You’re visiting some relatives, or you’re out of town on business. You have one or two drinks with your relatives or colleagues, no more than you normally would enjoy with your friends or co-workers back home. But you’re not familiar with the area, it’s dark – and before you know it, you’ve been arrested in a strange town for DUI. Is a conviction certain? What can you do? Keep reading, because every year, this happens to thousands who have never had legal trouble before.

The rules for driving under the influence – DUI – are essentially the same in all fifty states, but in some states, it’s called DWI – for driving while intoxicated, and in Wisconsin, it’s called OWI for operating while intoxicated. Do not let the language confuse you – it’s all the same. In every state, a driver with a blood alcohol content (BAC) level that measures at or above 0.08 percent is considered impaired and will be arrested and charged with DUI or its equivalent in that state.

If you are arrested for intoxicated driving in another state, you might be tempted to think that you can simply forget all about it, provided that you never go back to that state. If you think that, you would be wrong. In fact, trying to pretend that an arrest for intoxicated driving in another state did not happen is the worst decision that you can make after an out-of-state drunk driving arrest.


If you are charged with drunk driving in another state, it is imperative for you to contact an experienced DUI/DWI lawyer in that state as quickly as possible. An out-of-state DUI or DWI arrest is seriously going to interfere with and inconvenience your life, but the right DUI/DWI attorney will help you resolve your legal trouble and will work to bring the matter to its best possible conclusion.

If you are charged with DUI or DWI in another state, it is imperative for you to stay abreast of the progress of the case. Stay in close touch with your attorney in that state. The internet can link you to county clerks and county court offices which can provide other details you may need about your case and about the court that will hear the case.

Any time that you miss any scheduled appearance in a court anywhere in the United States, a bench warrant will probably be issued at that time for your arrest, and in many states, the charge of failing to appear – or the charge of “bail jumping” – will then be added to the intoxicated driving charge.


Choosing the right DUI/DWI attorney is imperative. Very few DUI/DWI attorneys are admitted to practice in other states, but if you know a DUI lawyer locally, ask that attorney if he or she will be able to represent you. If not, your local attorney may be able to recommend a reputable DUI/DWI attorney in the jurisdiction where you were arrested and charged.

You must be advised and represented by a DUI/DWI lawyer who understands and who is familiar with the intoxicated driving laws and procedures in that state. Intoxicated driving is the most-frequently charged crime in the United States, so DUI/DWI attorneys are not hard to find. They’re virtually everywhere.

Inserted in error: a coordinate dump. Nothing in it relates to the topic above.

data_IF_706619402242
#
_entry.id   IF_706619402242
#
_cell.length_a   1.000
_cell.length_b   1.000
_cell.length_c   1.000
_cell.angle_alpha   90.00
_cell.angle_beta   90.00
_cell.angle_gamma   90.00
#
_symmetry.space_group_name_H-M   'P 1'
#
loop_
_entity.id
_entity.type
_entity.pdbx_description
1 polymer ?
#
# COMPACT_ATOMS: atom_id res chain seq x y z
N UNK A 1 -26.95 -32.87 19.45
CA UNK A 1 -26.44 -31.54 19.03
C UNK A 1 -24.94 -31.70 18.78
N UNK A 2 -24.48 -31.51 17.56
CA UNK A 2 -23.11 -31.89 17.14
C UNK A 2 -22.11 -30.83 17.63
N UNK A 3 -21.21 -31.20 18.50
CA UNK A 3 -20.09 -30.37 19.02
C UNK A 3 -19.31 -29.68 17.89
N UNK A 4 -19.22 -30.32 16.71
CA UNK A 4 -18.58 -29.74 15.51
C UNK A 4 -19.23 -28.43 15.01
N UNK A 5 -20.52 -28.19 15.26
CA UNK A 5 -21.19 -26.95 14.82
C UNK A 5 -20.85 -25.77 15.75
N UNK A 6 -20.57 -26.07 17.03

If you are able and you have the time, arrange to meet with several DUI/DWI attorneys in the state and jurisdiction where you are being charged with intoxicated driving. Meeting with several attorneys will enable you to select an attorney that you like and trust and that you’re comfortable with.


If you live here in Southern California, even though a California DUI lawyer probably cannot help you in another state, he or she will be able to help you with your license suspension issues. Forty-five of the fifty states are part of the Driver License Compact (DLC), an agreement among those states to exchange information regarding DUIs and DWIs, other traffic violations, and driver’s license suspensions.

If your driver’s license is suspended in one of those forty-five states because of a DUI or DWI arrest or conviction, your driver’s license is then automatically suspended in California as well. States also enter the names of drivers with DUI/DWI convictions or with revoked or suspended driver’s licenses into the National Driver Register (NDR), which is accessible to law enforcement agencies in all fifty states.

Driver’s license revocations and suspensions make it difficult to earn a living and meet other responsibilities. If you have children, it’s more difficult. If your driver’s license is revoked or suspended after a DUI or DWI conviction in another state, a skilled DUI lawyer in Orange County can probably help you acquire a restricted “hardship” license that allows driving to work, school, necessary doctor and hospital visits, and DUI classes or other court-imposed obligations.


For any out-of-state DUI or DWI offense, you will be required to make an appearance in court and enter a plea. Discuss your options with your attorney in that state. Your attorney will review the evidence and the charge against you and recommend the best course of action. If the evidence is strong, a plea bargain will probably be your attorney’s recommendation, but if the case against you is weak, your attorney may recommend fighting the charge and going to trial.

A DUI or DWI conviction from another state will be counted in California as a prior conviction if you are charged with DUI in this state at any time in the ten-year period subsequent to the conviction. As you might imagine, the penalties are increasingly harsher for second and subsequent DUI convictions in California.

Of course, the best way to avoid a DUI conviction is to follow the one basic rule that you’ve already heard many times – Don’t Drink and Drive. If you are charged with DUI here in Southern California, you must understand that DUI is a serious charge, and a conviction will profoundly impact your life for years to come. You must have the help of an experienced Orange County DUI lawyer if you are charged with DUI here in Southern California. It’s your right.